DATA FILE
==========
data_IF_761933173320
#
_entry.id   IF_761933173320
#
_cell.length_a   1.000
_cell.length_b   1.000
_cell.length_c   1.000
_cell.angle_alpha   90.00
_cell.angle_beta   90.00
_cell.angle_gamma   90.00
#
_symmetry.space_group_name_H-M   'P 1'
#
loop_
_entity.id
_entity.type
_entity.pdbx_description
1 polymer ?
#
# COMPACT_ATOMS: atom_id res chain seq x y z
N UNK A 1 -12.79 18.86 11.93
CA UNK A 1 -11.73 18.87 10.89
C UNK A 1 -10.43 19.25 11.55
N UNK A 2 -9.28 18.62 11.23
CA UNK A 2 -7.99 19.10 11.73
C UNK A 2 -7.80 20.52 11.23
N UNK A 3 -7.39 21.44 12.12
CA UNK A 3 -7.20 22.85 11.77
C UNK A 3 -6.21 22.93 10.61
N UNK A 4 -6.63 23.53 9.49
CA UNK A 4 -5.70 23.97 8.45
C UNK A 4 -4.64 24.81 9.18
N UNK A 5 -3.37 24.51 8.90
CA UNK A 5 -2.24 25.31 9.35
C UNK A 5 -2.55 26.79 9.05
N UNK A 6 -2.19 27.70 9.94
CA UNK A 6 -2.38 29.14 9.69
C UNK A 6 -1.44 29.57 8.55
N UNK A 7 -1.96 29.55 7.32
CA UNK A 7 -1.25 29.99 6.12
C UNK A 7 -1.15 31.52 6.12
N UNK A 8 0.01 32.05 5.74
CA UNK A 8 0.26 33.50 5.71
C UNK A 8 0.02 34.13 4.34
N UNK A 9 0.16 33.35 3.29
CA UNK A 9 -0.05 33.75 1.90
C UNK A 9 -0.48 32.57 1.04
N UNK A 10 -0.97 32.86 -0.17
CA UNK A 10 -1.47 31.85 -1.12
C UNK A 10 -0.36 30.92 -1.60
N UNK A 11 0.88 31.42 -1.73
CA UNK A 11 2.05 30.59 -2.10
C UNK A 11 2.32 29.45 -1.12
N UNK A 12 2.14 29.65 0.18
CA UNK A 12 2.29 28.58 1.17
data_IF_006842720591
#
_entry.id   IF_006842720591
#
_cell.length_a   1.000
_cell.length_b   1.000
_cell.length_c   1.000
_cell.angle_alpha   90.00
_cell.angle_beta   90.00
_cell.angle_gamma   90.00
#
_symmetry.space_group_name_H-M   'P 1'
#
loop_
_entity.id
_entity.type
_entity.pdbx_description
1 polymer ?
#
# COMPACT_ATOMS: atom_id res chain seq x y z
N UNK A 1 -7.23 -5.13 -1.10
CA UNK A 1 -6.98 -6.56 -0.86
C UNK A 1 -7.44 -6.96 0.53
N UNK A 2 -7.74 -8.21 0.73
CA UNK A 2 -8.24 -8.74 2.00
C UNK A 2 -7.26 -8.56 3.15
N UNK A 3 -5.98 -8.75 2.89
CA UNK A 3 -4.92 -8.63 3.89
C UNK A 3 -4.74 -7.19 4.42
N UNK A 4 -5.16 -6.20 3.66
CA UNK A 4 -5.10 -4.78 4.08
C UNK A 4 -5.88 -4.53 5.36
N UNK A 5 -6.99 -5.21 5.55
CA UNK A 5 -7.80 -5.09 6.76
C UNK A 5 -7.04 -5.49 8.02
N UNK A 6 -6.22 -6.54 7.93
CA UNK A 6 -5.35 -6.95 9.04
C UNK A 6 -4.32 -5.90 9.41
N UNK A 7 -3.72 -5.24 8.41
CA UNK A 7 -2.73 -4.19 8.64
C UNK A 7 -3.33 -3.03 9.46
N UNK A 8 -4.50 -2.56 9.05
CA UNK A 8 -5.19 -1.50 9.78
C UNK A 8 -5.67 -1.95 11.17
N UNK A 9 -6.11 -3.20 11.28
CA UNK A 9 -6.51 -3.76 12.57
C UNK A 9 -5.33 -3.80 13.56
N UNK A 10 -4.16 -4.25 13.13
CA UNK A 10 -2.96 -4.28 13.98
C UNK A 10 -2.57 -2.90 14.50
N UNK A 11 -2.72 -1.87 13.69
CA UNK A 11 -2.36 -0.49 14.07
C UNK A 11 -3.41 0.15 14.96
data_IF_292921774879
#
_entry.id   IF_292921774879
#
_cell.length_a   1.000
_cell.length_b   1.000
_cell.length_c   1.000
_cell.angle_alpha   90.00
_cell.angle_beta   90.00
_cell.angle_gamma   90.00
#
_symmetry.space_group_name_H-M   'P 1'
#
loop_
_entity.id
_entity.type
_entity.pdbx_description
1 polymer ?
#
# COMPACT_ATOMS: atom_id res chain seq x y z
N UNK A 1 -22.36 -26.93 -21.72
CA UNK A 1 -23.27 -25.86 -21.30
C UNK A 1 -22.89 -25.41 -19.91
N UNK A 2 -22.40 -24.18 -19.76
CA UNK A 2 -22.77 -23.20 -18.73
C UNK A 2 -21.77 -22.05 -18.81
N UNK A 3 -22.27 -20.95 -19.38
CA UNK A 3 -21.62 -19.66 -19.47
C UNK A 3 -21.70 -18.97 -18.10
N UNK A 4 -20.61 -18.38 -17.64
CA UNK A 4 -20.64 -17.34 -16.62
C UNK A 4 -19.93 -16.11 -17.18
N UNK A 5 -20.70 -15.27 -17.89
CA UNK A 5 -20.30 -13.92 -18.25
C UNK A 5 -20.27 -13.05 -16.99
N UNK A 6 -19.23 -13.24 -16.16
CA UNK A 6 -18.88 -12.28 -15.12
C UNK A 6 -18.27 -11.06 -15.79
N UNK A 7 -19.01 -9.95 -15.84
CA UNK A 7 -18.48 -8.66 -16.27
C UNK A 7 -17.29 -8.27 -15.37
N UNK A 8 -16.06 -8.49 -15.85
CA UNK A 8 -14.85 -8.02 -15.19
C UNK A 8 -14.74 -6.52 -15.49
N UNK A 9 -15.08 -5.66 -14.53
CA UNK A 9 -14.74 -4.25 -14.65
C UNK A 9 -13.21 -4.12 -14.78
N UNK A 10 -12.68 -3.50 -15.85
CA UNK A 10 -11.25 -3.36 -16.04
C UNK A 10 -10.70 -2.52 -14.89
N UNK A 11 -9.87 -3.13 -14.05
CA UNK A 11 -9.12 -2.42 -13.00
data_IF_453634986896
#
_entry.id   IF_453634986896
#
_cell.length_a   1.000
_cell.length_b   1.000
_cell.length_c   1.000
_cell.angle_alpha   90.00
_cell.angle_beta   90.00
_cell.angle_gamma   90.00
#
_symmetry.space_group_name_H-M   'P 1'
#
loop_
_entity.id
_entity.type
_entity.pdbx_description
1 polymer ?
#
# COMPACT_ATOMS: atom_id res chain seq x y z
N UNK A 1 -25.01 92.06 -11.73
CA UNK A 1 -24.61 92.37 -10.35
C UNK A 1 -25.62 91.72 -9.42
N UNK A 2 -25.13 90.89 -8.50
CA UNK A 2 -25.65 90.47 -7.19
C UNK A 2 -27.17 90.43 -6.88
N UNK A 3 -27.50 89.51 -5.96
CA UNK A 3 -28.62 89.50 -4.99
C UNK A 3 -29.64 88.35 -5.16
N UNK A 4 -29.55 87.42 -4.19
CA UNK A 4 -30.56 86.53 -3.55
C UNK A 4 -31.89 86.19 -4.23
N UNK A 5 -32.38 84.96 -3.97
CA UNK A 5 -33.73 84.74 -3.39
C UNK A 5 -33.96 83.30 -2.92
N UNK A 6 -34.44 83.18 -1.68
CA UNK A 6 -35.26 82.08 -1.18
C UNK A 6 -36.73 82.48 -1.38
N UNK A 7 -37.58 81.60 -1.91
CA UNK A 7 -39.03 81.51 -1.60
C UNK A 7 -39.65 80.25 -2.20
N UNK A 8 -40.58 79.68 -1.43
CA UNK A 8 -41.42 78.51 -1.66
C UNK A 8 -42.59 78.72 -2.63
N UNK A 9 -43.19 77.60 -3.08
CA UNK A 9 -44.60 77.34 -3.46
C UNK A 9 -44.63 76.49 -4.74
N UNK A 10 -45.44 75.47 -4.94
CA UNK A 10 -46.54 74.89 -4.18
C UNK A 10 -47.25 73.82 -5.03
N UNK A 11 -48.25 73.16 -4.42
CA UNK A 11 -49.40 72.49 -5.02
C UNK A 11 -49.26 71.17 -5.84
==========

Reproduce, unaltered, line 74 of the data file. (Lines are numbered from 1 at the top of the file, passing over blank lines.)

#